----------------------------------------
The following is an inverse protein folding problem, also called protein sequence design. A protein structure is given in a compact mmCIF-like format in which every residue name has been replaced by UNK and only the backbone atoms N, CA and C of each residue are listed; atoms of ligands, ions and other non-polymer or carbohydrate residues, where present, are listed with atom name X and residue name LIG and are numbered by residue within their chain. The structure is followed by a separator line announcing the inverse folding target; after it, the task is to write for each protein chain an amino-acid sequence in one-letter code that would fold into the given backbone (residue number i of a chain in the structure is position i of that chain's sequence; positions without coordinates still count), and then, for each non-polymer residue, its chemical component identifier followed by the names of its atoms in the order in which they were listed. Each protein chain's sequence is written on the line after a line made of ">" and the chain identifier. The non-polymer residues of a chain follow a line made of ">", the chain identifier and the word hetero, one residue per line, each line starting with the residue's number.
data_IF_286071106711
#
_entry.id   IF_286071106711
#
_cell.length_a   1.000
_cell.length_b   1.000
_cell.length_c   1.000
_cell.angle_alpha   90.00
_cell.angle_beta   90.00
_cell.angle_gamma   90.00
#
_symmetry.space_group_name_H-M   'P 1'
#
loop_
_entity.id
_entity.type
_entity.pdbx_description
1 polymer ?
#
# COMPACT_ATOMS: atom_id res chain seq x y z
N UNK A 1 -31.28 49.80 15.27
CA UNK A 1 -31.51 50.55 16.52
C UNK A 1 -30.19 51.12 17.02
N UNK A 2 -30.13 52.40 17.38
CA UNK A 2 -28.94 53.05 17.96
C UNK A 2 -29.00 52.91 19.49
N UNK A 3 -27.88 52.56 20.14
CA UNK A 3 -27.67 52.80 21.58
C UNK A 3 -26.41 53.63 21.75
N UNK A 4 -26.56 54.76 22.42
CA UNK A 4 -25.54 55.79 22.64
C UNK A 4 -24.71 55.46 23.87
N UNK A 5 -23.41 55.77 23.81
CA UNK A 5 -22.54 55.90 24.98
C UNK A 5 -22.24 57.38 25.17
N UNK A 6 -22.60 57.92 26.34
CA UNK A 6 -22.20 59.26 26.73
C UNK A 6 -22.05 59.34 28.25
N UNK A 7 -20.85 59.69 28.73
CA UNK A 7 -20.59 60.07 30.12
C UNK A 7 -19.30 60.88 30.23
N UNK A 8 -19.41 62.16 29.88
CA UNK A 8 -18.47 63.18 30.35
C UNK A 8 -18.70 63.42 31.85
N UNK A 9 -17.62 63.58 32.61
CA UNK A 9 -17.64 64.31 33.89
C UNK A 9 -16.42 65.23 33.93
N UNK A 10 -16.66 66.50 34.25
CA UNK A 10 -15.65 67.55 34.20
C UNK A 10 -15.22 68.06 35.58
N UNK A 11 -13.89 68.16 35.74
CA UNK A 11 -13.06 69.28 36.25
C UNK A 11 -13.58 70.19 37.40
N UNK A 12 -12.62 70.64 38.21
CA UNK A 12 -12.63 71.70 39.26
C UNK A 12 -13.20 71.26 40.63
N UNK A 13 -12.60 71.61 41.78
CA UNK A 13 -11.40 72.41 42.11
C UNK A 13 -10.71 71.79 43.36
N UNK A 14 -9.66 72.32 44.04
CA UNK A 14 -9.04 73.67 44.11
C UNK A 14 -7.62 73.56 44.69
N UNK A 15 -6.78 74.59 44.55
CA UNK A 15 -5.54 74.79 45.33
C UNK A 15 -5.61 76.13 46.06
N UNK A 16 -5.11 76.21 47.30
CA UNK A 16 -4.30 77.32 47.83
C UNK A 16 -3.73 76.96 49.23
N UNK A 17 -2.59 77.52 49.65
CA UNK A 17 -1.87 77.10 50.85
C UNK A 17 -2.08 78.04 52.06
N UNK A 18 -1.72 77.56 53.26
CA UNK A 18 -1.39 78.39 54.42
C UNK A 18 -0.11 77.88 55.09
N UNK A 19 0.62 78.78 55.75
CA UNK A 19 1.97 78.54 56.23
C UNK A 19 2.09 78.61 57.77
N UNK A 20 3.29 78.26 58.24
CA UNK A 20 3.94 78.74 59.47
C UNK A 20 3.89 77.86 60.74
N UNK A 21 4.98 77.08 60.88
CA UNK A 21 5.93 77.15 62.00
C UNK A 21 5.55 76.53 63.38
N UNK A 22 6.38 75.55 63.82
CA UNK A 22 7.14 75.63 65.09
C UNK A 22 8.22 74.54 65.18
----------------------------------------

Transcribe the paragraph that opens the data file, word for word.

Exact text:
The following is an inverse protein folding problem, also called protein sequence design. A protein structure is given in a compact mmCIF-like format in which every residue name has been replaced by UNK and only the backbone atoms N, CA and C of each residue are listed; atoms of ligands, ions and other non-polymer or carbohydrate residues, where present, are listed with atom name X and residue name LIG and are numbered by residue within their chain. The structure is followed by a separator line announcing the inverse folding target; after it, the task is to write for each protein chain an amino-acid sequence in one-letter code that would fold into the given backbone (residue number i of a chain in the structure is position i of that chain's sequence; positions without coordinates still count), and then, for each non-polymer residue, its chemical component identifier followed by the names of its atoms in the order in which they were listed. Each protein chain's sequence is written on the line after a line made of ">" and the chain identifier. The non-polymer residues of a chain follow a line made of ">", the chain identifier and the word hetero, one residue per line, each line starting with the residue's number.